In the third of the monthly thematic webinars of the V2V research partnership about exploring ways to lead small-scale fisheries from vulnerability to viability, on 27 March 2021, Ingrid van Putten of CSIRO in Australia shared research results into the marketing of four major marine commodities from the so-called Treaty villages in Papua New Guinea. Lack of information, skills and support systems for communities in the coastal villages of Torres Strait mean that swimbladders of Barramundi and Jewfish considered a delicacy and an aphrodisiac in countries like China, dried bêche de mer and shark fins produced by men and live mud crabs caught by women fetch low prices, especially when sold illegally to Indonesian traders conveniently going from house to house to buy the catch.

The same catch could be sold legally within the PNG marketing system, but several burocratic and logistic obstacles push many fishers into the arms of the illegal traders, who in turn also provide fuel, credit and other services creating a strong dependent relationship. The complete lack of refrigeration facilities is among the hinderances of getting a higher value product to the town of Daru for legal marketing. One of the collateral damage of this is also the waste of perfectly edible meat of Barramundi (Lates calcarifer), Jewfish (several species are called commonly Jewfish, among others, black croaker, Protonibea diacanthus) and sharks, including protected species, as most of the catch can not be locally consumed or preserved and so their carcasses are discarded. Enforcement capacity of the rules by PNG officials is low.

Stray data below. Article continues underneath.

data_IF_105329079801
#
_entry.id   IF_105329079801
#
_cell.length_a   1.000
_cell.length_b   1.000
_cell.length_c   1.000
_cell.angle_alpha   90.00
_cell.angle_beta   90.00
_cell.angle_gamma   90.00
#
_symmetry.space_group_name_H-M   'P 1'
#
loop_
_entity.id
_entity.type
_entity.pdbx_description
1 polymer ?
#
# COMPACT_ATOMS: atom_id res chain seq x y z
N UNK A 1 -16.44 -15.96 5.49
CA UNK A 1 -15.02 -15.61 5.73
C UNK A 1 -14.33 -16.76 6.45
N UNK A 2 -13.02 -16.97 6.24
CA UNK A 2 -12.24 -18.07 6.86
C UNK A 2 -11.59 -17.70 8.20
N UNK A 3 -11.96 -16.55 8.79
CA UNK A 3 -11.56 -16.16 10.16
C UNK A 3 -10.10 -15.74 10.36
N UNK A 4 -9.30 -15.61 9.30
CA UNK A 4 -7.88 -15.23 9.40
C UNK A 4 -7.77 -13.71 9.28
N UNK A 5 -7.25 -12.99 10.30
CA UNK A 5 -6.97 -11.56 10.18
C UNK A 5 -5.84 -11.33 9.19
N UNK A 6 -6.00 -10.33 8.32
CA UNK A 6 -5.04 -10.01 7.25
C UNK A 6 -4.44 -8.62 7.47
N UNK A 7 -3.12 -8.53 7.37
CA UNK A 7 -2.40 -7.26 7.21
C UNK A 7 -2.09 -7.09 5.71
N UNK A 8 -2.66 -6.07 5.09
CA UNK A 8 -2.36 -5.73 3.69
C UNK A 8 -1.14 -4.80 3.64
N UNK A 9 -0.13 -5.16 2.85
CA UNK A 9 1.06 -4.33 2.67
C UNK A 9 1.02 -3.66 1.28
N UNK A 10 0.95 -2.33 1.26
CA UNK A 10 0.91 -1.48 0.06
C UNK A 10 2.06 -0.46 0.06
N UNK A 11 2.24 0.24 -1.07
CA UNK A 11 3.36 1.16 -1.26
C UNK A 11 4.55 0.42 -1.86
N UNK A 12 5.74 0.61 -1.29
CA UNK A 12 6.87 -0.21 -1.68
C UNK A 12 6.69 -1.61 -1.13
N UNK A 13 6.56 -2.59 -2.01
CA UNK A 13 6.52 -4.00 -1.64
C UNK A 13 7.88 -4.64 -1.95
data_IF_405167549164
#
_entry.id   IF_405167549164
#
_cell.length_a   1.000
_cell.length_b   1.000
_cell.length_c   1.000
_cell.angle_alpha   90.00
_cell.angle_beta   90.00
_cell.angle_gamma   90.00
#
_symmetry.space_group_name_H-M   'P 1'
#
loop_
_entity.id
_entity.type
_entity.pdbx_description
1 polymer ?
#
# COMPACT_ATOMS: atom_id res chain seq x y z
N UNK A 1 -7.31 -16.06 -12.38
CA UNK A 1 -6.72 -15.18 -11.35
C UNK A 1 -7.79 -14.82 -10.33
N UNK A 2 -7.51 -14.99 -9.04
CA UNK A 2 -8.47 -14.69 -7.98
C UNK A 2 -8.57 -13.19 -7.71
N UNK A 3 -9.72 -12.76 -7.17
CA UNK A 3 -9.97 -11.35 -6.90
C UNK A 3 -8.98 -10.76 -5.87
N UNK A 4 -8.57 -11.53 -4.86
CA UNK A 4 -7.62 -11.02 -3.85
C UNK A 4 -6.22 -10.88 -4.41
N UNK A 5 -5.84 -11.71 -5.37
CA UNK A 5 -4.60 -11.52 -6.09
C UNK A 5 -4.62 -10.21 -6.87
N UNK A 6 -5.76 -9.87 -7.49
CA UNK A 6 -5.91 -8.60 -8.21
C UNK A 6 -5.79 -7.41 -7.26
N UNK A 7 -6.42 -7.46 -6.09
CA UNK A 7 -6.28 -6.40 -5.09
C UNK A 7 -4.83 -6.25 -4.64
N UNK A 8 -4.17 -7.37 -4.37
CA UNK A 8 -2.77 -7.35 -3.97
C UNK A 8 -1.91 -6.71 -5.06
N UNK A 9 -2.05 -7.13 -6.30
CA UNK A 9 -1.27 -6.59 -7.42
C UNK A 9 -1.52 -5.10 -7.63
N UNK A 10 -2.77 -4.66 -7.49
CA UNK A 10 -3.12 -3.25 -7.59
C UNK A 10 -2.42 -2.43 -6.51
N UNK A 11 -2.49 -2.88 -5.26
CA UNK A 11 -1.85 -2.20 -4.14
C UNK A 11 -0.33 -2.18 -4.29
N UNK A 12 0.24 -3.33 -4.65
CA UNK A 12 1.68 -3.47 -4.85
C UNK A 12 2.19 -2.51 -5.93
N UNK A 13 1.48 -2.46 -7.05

The researchers found that the mark-ups of the Indonesian traders when selling the products on to Chinese and other Asian markets are up to 20fold the price paid to the fishers. When the researchers provided feedback on their results to the fishers, they encountered great surprise as the geographical isolation, relative poverty and challenging communication along the coast had prevented the fishers from understanding the conditions and that the co-existence of legal and illegal marketing chains had been used so much to their disadvantage. In workshops the men and women generated a lot of ideas about how to change the situation for the better.

A follow-up project will focus on working particularly with the women fishers as a promising way to improve the livelihoods of the families. All resources have seen exploitation levels increase and it is unlikely that marine resources alone can meet the needs of a population further increased by migrants with different ethnic backgrounds from inland who have lost their livelihoods as a result of environmental destruction of the Fly River catchment from the Ok Tedi mine. Developing solutions will remain challenging. See the entire webinar here.